4. We note that both of Jackson's points relied on contain multifarious claims of error, asserting that the agency's decision was in violation of constitutional provisions (due process); was unsupported by competent and substantial evidence upon the whole record; and was unauthorized by law. Accordingly, Jackson's points violate Rule 84.04. Wennihan v. Wennihan, 452 S.W.3d 723, 728 (Mo. App. W.D. 2015). “A point relied on should contain only one issue, and parties should not group multiple contentions about different issues together into one point relied on.” Id. (internal quotation marks omitted). “Despite this flagrant disregard of the rules, the policy of the appellate courts in this State is to decide a case on the merits rather than technical deficiencies in the brief.” Id. (internal quotation marks omitted). “Because we are able to discern the claims being made and the defective nature of the point[s] relied on does not impede our disposition of the case on the merits, we will exercise our discretion to attempt to resolve the issues on the merits.” Id. (internal quotation marks omitted).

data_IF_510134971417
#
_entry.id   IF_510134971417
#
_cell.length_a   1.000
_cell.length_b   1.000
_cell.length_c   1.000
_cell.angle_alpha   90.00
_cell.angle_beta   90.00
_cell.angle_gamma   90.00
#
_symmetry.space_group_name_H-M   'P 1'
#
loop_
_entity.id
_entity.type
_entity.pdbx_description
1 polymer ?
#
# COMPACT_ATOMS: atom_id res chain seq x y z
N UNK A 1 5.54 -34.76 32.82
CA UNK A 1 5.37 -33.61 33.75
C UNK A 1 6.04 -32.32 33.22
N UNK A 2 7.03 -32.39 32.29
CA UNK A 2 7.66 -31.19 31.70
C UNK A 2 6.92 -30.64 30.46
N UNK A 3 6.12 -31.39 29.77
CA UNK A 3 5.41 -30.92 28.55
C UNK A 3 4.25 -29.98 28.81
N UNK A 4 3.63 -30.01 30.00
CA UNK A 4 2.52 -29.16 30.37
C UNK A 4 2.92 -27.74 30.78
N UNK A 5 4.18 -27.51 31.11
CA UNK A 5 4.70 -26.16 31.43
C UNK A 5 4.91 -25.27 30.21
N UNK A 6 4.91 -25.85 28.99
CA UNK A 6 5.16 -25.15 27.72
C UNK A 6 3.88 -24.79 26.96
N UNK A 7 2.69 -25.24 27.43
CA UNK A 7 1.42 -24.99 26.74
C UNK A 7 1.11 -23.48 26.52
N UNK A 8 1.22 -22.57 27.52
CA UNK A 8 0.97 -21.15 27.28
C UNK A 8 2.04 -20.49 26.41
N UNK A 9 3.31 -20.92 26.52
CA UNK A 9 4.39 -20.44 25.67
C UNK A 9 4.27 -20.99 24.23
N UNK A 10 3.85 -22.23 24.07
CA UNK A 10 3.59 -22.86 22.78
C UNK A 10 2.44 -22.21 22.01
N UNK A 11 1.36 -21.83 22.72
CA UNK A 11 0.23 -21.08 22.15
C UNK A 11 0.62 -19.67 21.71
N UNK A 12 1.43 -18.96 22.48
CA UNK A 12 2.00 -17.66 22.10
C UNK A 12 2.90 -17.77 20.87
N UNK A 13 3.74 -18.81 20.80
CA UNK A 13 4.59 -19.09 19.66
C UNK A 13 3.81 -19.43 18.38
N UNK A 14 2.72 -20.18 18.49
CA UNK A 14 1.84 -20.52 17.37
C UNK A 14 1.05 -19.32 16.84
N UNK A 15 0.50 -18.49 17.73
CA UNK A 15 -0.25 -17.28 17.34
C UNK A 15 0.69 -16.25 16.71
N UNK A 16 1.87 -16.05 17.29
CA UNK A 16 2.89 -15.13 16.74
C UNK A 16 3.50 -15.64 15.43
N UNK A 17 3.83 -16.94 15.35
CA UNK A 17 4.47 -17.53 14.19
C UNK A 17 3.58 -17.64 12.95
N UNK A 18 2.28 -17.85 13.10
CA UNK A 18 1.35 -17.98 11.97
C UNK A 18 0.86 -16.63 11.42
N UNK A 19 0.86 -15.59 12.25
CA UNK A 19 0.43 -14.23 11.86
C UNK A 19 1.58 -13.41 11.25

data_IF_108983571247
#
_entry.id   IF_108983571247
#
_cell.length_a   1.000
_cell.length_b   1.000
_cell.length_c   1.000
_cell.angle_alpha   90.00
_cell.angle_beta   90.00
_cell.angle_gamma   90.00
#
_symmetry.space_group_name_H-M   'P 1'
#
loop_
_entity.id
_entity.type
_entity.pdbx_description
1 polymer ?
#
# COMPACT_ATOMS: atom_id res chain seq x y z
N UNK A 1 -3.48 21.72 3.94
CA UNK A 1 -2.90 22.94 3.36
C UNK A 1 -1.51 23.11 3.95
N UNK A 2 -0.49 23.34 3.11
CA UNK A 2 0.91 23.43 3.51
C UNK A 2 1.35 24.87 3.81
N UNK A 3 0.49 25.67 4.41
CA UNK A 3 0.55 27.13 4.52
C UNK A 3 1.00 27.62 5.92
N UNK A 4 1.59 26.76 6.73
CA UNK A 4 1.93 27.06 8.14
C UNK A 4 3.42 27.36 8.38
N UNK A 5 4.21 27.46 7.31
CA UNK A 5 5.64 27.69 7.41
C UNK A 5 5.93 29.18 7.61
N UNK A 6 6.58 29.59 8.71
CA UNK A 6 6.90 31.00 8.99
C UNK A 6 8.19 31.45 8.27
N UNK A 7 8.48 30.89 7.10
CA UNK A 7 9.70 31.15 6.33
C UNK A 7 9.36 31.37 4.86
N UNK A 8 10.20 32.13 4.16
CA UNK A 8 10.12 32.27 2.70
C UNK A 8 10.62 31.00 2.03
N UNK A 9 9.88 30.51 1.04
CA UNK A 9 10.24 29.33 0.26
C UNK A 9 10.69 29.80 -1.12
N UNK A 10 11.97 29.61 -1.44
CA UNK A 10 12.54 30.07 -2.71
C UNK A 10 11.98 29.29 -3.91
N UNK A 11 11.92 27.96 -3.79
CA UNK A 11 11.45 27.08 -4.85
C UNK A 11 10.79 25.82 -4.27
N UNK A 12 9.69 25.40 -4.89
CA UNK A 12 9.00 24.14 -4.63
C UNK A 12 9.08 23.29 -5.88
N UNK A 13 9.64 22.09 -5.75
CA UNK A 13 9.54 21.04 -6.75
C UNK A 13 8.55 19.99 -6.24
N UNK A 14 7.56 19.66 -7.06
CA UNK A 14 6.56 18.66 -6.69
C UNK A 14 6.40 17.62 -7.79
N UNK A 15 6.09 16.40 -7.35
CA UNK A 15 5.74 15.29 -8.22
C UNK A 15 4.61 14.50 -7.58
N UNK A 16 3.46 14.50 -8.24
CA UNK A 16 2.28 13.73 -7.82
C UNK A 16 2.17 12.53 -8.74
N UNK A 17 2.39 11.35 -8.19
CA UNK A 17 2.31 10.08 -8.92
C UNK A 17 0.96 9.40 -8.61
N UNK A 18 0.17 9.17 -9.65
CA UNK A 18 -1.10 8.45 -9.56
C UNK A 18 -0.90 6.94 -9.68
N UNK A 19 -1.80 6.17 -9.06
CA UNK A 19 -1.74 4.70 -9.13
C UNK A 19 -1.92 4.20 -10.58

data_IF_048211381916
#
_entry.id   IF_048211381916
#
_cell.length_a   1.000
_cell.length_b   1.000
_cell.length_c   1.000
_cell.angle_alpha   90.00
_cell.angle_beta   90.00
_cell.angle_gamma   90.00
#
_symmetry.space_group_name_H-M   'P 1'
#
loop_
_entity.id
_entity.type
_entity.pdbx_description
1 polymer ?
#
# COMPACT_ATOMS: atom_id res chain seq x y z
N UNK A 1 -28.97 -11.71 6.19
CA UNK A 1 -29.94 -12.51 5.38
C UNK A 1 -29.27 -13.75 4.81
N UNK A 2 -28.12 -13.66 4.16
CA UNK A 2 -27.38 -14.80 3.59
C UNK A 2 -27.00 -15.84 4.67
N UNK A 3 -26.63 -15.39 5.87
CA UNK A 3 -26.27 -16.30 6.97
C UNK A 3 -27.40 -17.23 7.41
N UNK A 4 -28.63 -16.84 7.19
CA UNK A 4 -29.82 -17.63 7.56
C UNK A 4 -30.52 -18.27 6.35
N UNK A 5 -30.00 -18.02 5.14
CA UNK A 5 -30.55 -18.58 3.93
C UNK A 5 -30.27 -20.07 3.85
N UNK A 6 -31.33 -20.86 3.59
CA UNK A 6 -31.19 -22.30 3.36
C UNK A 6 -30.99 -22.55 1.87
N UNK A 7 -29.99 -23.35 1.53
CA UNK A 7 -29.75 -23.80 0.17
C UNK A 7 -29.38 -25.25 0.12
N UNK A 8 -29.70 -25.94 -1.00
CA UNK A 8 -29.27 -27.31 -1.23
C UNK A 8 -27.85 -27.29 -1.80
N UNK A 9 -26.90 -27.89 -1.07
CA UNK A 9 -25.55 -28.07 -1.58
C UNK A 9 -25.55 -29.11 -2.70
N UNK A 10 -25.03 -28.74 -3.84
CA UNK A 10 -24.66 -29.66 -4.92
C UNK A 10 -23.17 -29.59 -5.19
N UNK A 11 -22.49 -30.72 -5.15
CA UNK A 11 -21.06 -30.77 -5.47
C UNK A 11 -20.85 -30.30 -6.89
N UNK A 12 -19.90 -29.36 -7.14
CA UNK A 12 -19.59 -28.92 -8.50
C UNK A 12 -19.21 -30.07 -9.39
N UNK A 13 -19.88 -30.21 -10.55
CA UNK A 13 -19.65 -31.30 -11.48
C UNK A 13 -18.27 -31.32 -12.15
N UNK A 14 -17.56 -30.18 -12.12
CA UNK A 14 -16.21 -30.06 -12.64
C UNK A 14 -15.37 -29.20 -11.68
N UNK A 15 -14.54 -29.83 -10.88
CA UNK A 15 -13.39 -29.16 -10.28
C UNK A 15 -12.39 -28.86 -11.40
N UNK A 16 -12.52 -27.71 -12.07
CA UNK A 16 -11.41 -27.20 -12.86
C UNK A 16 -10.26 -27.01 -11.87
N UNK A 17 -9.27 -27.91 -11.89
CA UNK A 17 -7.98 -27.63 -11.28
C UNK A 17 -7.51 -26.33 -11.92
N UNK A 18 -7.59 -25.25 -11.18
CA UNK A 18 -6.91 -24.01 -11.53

5. The Kubiak court noted that:The circuit court's judgment stated that the cause was being remanded for dismissal “[f]or the same reasons set out in ‘this Court's Judgment of April 25, 2022’, in the matter of Brenda Jackson v. Missouri State Board of Nursing, Case No. 21AC-CC00181.” In Jackson, the trial court concluded under similar facts that the Board was statutorily precluded from disciplining a nursing license for a charge of DWI without first obtaining a ruling from “the Administrative Hearing Commission utilizing the procedures of [section] 335.066.16 RSMo.”, because DWI is not a crime of “moral turpitude” or a crime related to a nurse's ability to practice as a nurse under [section] 335.066.16(1).667 S.W.3d at 232 n.2.
Mark D. Pfeiffer, Judge
Gary D. Witt, Chief Judge, and Anthony Rex Gabbert, Judge, concur.
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Docket No: WD 85431
Decided: August 29, 2023
Court: Missouri Court of Appeals, Western District.